1. There’s an interesting range of handwriting types among letters of this era. The most legible letters are those from people important enough or rich enough who chose to hire a personal secretary or, somewhat counterintuitively, important people who were illiterate (often backwoods militia commanders or politicians). The penmanship on some of the first category of letters is beautiful. You can tell they’re using a secretary because every so often they had to write a letter on their own and the handwriting is usually ok, but not nearly as easy to read. The letters written by people in positions of authority who were nevertheless illiterate obviously had to be written by someone else, which was usually someone with good handwriting. An example of this latter category was Andrew Williamson, the South Carolina militia leader, who was illiterate. His letters are all easy to read, but it took the longest time for me to figure out that the letters were his because he would try to sign his name at the end of the letters someone else wrote and it was mostly a scribble that looking nothing like “Williamson.” The harder letters to read were by the educated class who had poor handwriting (John Rutledge of SC is a good example) and the barely literate who had to write their own letters. In the latter case, it’s all phonetic and you have to say the words out loud a couple times before you realize what he’s saying (examples include Moses Kirkland, a Loyalist militia leader from SC and George Galphin, the Patriots’ agent to the Creek Indians in Georgia). There are still some letters I took pictures of that I can’t decipher, but as Don said, it gets easier once you’ve fought your way through enough of the letters.

      My favorite transcription error was an October 1780 letter from the Board of War in NC to General Henry William Harrington, also of NC. The writer was speculating about “the probability of the French landing six thousand men in Georgia.” The person doing the transcription saw this as “the French landing six Maryland men in Georgia.” Not that this happened, but 6,000 men vs. 6 Maryland men could have made a huge difference in the outcome….or perhaps no difference at all, depending on who you ask!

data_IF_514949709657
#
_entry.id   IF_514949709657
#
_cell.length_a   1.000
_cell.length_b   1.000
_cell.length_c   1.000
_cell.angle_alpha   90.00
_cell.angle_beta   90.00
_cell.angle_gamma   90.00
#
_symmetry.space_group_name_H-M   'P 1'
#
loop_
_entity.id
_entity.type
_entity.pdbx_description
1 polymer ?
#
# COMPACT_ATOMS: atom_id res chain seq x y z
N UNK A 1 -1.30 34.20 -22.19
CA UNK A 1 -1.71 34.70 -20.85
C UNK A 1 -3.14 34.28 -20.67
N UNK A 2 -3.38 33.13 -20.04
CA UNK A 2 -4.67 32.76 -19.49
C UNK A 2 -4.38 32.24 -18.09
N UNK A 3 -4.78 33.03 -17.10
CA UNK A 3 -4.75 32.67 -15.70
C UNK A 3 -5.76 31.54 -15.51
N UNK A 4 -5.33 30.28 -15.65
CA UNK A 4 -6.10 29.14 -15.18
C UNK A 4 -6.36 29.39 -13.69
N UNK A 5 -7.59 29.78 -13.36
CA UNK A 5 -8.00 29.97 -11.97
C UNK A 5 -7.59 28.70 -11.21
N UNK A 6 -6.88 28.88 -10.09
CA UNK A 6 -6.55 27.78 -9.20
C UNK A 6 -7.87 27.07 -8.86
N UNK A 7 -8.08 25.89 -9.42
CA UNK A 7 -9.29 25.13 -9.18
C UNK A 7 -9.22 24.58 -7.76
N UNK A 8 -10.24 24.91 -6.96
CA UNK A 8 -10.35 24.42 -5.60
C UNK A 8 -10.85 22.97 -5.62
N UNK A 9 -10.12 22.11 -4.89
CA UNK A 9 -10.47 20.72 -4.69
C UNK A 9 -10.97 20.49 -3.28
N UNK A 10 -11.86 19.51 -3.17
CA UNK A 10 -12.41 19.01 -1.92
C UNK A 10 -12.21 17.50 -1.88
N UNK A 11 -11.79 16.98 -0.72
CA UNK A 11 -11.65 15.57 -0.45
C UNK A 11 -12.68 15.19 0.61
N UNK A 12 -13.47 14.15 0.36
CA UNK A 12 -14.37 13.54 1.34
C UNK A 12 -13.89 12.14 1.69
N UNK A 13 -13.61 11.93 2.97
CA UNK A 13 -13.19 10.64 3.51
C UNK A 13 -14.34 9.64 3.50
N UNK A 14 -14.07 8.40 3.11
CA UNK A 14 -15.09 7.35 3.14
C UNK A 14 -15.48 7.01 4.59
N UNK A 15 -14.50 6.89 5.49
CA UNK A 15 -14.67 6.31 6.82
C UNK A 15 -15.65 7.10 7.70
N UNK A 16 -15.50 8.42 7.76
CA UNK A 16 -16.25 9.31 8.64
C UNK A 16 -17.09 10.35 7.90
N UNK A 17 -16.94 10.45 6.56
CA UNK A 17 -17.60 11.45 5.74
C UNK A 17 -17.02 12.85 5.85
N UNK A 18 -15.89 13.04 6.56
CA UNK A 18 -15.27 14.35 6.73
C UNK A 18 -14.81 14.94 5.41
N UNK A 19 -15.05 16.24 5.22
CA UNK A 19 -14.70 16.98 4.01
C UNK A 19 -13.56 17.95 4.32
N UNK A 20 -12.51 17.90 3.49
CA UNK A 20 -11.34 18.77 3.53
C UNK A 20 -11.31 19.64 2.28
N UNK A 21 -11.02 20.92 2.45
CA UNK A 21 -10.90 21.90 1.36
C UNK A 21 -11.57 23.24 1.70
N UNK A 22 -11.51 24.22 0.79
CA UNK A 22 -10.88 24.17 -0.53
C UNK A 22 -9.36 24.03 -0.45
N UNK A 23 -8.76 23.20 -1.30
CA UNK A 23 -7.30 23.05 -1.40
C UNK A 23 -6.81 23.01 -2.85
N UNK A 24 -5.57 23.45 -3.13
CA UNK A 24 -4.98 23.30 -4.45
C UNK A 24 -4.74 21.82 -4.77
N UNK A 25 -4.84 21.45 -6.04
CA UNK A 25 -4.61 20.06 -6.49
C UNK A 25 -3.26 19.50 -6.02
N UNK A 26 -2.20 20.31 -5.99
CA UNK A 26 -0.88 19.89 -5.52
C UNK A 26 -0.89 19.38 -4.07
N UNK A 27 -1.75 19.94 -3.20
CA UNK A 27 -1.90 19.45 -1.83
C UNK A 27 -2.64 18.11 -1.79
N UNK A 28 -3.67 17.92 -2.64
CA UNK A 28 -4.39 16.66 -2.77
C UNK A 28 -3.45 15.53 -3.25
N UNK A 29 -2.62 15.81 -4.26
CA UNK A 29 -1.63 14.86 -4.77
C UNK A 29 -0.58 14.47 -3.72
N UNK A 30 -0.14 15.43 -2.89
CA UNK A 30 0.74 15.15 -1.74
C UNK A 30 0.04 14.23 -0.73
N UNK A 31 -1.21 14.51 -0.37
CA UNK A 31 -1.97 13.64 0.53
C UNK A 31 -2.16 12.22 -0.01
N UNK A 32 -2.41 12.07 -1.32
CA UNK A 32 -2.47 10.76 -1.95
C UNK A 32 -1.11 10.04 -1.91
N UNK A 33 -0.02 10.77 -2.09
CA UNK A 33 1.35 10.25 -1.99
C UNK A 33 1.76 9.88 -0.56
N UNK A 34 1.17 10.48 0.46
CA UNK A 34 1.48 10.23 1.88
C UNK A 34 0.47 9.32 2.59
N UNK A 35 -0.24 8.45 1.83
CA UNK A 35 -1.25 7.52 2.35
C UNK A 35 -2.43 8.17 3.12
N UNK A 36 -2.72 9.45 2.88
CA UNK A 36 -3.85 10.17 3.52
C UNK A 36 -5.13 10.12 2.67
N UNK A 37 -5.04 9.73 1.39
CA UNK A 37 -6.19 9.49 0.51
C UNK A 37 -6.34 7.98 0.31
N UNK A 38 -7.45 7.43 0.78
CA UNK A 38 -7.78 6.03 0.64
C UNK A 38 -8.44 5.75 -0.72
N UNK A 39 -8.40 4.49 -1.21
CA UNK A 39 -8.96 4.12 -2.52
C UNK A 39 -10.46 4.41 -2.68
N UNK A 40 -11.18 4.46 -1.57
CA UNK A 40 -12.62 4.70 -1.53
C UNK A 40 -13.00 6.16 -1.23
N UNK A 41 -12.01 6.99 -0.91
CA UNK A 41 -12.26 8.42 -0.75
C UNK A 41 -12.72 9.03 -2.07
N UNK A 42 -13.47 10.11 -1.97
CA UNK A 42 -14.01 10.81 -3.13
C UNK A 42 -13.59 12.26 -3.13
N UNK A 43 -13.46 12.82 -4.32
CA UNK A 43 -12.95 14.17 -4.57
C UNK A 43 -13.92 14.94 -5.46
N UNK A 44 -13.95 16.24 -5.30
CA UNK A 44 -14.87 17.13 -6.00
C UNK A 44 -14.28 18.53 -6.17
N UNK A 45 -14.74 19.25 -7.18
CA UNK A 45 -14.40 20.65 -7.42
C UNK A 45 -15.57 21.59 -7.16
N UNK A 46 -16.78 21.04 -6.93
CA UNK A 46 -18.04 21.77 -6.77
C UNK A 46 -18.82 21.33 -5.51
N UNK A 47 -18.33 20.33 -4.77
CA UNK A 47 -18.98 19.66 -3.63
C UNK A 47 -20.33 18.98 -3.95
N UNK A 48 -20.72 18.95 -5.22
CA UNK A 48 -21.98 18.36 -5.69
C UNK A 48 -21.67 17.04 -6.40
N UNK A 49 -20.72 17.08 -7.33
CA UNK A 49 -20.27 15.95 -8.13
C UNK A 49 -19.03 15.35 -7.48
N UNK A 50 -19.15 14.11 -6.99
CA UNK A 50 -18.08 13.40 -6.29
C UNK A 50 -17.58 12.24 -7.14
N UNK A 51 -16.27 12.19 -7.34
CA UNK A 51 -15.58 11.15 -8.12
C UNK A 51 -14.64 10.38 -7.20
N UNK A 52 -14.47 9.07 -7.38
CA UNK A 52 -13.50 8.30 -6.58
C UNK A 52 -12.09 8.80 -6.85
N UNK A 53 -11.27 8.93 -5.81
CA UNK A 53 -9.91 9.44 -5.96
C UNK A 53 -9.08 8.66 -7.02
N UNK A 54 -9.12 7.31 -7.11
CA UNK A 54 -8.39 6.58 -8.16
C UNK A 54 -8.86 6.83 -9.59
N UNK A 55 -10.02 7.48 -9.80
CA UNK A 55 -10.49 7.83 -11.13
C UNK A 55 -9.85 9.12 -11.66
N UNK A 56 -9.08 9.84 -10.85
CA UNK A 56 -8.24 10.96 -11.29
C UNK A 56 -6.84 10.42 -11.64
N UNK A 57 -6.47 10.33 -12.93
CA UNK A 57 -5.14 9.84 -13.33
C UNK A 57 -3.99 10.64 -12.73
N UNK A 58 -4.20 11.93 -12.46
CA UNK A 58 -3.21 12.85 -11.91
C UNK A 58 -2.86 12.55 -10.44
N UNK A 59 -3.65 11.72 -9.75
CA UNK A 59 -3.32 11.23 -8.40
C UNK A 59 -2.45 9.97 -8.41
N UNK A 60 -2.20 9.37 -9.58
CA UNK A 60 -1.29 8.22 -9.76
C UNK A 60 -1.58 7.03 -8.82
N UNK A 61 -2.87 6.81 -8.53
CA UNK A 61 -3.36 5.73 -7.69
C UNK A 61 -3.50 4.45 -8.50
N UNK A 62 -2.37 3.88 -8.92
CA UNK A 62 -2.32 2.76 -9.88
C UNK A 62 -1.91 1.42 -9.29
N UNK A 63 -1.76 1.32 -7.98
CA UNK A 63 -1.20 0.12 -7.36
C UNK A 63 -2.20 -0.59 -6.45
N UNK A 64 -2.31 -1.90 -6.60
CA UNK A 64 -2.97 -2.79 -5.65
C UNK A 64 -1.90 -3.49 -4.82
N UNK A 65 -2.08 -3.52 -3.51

Another one I remember was the transcription from the original to the transcribed version of a document published in the Colonial and State Records of NC (generally a very dependable transcription, based on my comparison of certain letters with the original). In the transcribed version of the minutes of one June 1775 meeting of the Rowan County Committee of Safety, a man named Conrad Hildebrand was referred to as “Comrade Hildebrand.” I had to check the original to confirm it was an error. After all, ours wasn’t *that type* of “Revolution!”

  • Don, thank you for your article and again for reminding all of us that each soldier in the Revolutionary War, whether American or British, was first and foremost a living human being – each with a story of their own.

    It seems sometimes when we deal with entire armies, divisions, or regiments, we forget that. Their disabled pension stories are swatches of their real lives.

    Whether falling rum casts, scurvy, frost bite, wounds, or being kicked in the head by horses along with just plain being worn out… they paint real pictures of real people disabled by war. Great article!

  • Don, thank you so much for the terrific suggestions. One of them, zooming in, has been helpful. It’s too bad the Government can’t allocate more funding to transcribe handwritten items from the period, like a Federal Writers Program from the New Deal’s WPA. I can dream, can’t I?